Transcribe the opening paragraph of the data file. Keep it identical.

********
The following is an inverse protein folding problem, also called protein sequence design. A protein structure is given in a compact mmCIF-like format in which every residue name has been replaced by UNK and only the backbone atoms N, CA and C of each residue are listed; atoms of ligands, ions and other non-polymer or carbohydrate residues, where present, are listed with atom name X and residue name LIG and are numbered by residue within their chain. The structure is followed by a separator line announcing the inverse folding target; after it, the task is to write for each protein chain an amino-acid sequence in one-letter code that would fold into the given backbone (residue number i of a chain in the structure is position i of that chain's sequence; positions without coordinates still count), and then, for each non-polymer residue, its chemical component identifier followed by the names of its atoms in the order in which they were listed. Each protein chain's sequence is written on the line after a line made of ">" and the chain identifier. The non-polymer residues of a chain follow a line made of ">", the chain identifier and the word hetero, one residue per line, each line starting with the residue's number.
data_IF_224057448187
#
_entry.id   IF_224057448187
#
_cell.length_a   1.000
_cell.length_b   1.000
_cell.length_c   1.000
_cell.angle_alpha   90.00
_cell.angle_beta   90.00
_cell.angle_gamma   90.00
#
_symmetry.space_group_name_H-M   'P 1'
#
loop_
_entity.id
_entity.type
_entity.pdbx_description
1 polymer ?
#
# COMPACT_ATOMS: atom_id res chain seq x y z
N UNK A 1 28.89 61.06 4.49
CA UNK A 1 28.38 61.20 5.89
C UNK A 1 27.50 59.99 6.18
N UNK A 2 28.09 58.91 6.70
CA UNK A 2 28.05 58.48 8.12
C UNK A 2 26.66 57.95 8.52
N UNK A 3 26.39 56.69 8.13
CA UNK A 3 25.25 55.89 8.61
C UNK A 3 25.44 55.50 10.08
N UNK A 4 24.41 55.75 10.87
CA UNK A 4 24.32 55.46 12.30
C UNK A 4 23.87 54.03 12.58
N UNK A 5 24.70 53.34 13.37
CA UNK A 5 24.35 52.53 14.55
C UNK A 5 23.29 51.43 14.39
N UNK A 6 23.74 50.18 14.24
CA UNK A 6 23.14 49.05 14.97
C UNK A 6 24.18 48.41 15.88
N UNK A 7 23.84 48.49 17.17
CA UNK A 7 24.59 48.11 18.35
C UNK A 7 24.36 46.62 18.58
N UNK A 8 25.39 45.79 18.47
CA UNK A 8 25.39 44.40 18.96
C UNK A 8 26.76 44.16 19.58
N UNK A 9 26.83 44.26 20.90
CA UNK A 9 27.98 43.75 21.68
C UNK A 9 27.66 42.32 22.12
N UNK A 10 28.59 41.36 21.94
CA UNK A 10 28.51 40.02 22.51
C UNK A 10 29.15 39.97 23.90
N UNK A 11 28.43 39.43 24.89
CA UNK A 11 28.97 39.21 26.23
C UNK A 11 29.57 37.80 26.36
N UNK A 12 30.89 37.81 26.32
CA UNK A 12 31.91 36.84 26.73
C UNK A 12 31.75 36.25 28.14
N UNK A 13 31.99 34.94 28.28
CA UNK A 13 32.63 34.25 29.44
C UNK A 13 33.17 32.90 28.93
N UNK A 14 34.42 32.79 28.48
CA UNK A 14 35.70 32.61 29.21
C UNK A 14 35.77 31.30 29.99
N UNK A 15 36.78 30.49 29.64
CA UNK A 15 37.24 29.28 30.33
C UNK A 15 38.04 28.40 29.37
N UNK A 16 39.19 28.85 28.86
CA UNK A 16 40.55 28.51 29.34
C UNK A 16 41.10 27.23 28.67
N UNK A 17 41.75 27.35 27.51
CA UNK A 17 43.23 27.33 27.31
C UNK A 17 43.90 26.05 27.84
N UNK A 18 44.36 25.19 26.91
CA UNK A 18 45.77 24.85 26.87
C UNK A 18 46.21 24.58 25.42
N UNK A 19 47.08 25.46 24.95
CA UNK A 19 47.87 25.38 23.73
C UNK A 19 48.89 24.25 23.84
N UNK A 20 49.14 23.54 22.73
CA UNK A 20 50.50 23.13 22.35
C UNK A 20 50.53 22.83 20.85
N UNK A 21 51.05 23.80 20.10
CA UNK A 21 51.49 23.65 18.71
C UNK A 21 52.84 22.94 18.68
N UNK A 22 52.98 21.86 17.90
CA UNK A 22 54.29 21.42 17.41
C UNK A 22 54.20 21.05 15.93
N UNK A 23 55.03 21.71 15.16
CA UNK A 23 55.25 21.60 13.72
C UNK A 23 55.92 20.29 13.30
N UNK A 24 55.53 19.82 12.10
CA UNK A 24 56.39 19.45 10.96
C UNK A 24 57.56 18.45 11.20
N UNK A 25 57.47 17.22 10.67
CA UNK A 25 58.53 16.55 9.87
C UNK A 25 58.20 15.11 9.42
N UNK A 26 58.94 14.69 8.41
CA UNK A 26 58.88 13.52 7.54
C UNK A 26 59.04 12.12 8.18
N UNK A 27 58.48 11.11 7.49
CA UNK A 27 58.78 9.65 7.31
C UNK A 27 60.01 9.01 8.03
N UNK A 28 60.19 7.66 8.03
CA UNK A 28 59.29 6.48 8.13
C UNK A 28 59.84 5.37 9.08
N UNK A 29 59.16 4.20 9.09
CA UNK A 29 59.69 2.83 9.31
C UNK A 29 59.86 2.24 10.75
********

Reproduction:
The following is an inverse protein folding problem, also called protein sequence design. A protein structure is given in a compact mmCIF-like format in which every residue name has been replaced by UNK and only the backbone atoms N, CA and C of each residue are listed; atoms of ligands, ions and other non-polymer or carbohydrate residues, where present, are listed with atom name X and residue name LIG and are numbered by residue within their chain. The structure is followed by a separator line announcing the inverse folding target; after it, the task is to write for each protein chain an amino-acid sequence in one-letter code that would fold into the given backbone (residue number i of a chain in the structure is position i of that chain's sequence; positions without coordinates still count), and then, for each non-polymer residue, its chemical component identifier followed by the names of its atoms in the order in which they were listed. Each protein chain's sequence is written on the line after a line made of ">" and the chain identifier. The non-polymer residues of a chain follow a line made of ">", the chain identifier and the word hetero, one residue per line, each line starting with the residue's number.